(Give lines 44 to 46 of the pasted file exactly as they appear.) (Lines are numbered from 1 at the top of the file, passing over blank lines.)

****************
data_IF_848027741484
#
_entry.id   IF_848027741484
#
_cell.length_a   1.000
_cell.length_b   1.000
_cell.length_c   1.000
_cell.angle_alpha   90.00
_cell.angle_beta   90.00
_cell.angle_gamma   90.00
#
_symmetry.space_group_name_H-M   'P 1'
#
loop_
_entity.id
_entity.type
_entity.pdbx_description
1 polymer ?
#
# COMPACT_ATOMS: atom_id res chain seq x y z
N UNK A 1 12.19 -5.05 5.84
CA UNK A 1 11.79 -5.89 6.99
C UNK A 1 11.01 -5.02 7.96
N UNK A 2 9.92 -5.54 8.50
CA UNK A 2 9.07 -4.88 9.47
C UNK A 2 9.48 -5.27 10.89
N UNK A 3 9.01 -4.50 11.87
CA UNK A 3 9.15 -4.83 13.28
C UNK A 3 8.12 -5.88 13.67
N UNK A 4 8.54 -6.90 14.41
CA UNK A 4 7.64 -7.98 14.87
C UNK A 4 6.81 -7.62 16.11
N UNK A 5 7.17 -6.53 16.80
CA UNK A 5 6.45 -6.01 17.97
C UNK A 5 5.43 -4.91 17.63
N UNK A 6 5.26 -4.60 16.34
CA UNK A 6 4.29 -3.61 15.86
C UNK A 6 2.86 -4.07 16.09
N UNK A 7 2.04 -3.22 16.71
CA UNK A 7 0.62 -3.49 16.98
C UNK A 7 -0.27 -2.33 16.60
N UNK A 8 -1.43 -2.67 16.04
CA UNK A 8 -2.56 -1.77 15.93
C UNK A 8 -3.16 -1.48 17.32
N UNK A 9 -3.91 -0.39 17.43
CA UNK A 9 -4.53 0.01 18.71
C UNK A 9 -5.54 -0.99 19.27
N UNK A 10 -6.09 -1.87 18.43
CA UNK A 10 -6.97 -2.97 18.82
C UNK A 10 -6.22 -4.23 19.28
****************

C UNK A 8 -3.16 -1.48 17.32
N UNK A 9 -3.91 -0.39 17.43
CA UNK A 9 -4.53 0.01 18.71